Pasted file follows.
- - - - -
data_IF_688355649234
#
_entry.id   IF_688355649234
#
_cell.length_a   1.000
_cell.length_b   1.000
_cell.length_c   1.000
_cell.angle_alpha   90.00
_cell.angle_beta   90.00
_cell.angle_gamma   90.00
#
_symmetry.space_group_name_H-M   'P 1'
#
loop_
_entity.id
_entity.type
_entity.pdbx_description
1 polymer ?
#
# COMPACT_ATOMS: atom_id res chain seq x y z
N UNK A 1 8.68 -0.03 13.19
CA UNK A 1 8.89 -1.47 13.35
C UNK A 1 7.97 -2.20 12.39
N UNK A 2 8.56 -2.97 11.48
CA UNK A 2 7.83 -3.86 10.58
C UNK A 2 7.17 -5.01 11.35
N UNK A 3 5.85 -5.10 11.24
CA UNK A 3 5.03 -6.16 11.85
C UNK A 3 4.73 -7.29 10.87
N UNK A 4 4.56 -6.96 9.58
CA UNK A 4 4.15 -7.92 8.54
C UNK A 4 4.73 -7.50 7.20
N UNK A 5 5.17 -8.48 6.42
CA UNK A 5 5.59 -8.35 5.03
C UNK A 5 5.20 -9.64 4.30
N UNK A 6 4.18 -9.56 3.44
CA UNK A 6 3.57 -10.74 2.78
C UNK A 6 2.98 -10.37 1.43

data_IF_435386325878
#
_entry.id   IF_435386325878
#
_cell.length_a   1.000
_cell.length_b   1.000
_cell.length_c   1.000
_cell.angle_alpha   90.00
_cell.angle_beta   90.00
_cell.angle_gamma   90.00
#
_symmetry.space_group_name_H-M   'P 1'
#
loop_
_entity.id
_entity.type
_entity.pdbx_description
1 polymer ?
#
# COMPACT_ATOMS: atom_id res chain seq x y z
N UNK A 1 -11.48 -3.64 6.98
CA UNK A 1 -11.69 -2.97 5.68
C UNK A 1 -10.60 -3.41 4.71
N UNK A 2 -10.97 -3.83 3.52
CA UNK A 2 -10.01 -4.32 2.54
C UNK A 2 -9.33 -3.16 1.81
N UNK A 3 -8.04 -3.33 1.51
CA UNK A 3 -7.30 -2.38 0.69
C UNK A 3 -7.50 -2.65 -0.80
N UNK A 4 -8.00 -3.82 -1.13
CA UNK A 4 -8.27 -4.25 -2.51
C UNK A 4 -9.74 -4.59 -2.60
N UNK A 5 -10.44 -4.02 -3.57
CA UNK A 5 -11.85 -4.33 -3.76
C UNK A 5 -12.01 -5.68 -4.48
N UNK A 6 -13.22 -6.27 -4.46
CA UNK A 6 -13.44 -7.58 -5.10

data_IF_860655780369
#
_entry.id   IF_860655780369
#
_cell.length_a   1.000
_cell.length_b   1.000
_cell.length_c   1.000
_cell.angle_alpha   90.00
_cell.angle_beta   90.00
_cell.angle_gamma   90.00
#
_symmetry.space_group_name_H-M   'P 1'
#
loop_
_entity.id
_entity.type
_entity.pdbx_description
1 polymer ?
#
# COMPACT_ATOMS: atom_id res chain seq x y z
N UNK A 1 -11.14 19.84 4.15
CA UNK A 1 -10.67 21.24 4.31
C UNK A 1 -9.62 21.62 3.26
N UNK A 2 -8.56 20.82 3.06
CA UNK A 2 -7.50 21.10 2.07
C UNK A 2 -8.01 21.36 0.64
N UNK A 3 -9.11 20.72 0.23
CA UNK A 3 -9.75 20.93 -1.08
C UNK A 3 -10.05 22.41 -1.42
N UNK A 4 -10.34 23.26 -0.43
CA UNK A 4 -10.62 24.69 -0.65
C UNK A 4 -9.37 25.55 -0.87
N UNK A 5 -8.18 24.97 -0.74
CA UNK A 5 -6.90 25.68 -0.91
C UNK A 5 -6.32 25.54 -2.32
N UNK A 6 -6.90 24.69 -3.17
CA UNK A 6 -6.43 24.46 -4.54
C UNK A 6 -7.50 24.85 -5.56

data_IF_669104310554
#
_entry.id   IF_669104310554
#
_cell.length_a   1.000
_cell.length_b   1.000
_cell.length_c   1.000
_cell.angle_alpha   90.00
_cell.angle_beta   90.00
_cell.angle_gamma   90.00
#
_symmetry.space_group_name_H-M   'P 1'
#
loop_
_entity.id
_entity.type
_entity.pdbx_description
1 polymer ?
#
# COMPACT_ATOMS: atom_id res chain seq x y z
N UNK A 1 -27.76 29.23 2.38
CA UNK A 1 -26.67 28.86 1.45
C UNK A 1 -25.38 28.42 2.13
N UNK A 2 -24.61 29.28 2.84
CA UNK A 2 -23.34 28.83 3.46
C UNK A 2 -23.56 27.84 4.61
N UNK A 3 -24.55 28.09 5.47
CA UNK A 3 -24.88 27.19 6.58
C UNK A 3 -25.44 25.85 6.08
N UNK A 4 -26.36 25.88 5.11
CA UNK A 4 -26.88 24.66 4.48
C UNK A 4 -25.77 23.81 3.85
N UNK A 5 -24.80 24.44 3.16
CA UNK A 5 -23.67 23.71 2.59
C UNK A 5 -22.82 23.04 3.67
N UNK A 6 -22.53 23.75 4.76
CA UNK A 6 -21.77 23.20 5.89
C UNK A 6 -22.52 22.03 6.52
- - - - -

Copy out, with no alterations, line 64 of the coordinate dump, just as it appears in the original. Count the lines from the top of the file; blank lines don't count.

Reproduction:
C UNK A 2 -9.33 -3.16 1.81